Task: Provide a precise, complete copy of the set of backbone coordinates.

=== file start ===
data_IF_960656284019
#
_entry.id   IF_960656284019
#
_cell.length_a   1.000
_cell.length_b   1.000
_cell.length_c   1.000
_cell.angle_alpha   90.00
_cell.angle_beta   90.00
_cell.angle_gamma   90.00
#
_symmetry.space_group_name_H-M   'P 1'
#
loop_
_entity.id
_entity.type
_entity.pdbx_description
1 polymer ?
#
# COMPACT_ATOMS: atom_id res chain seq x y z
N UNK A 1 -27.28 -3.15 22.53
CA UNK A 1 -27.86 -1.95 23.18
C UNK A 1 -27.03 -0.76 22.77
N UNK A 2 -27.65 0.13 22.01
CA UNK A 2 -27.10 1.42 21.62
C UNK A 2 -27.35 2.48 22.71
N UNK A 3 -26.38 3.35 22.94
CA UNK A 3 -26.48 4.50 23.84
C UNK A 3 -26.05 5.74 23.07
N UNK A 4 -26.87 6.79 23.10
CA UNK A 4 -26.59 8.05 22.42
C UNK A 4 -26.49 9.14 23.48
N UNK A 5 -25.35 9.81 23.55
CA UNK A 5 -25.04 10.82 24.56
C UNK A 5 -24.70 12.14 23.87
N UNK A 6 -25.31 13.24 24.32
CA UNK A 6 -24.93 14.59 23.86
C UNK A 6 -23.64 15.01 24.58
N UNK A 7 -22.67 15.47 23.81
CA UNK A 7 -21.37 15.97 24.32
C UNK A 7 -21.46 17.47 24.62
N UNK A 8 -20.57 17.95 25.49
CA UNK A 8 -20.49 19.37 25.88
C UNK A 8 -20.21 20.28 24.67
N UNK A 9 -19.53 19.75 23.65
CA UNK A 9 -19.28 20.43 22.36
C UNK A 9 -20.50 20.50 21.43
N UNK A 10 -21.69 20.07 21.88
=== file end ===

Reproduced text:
data_IF_960656284019
#
_entry.id   IF_960656284019
#
_cell.length_a   1.000
_cell.length_b   1.000
_cell.length_c   1.000
_cell.angle_alpha   90.00
_cell.angle_beta   90.00
_cell.angle_gamma   90.00
#
_symmetry.space_group_name_H-M   'P 1'
#
loop_
_entity.id
_entity.type
_entity.pdbx_description
1 polymer ?
#
# COMPACT_ATOMS: atom_id res chain seq x y z
N UNK A 1 -27.28 -3.15 22.53
CA UNK A 1 -27.86 -1.95 23.18
C UNK A 1 -27.03 -0.76 22.77
N UNK A 2 -27.65 0.13 22.01
CA UNK A 2 -27.10 1.42 21.62
C UNK A 2 -27.35 2.48 22.71
N UNK A 3 -26.38 3.35 22.94
CA UNK A 3 -26.48 4.50 23.84
C UNK A 3 -26.05 5.74 23.07
N UNK A 4 -26.87 6.79 23.10
CA UNK A 4 -26.59 8.05 22.42
C UNK A 4 -26.49 9.14 23.48
N UNK A 5 -25.35 9.81 23.55
CA UNK A 5 -25.04 10.82 24.56
C UNK A 5 -24.70 12.14 23.87
N UNK A 6 -25.31 13.24 24.32
CA UNK A 6 -24.93 14.59 23.86
C UNK A 6 -23.64 15.01 24.58
N UNK A 7 -22.67 15.47 23.81
CA UNK A 7 -21.37 15.97 24.32
C UNK A 7 -21.46 17.47 24.62
N UNK A 8 -20.57 17.95 25.49
CA UNK A 8 -20.49 19.37 25.88
C UNK A 8 -20.21 20.28 24.67
N UNK A 9 -19.53 19.75 23.65
CA UNK A 9 -19.28 20.43 22.36
C UNK A 9 -20.50 20.50 21.43
N UNK A 10 -21.69 20.07 21.88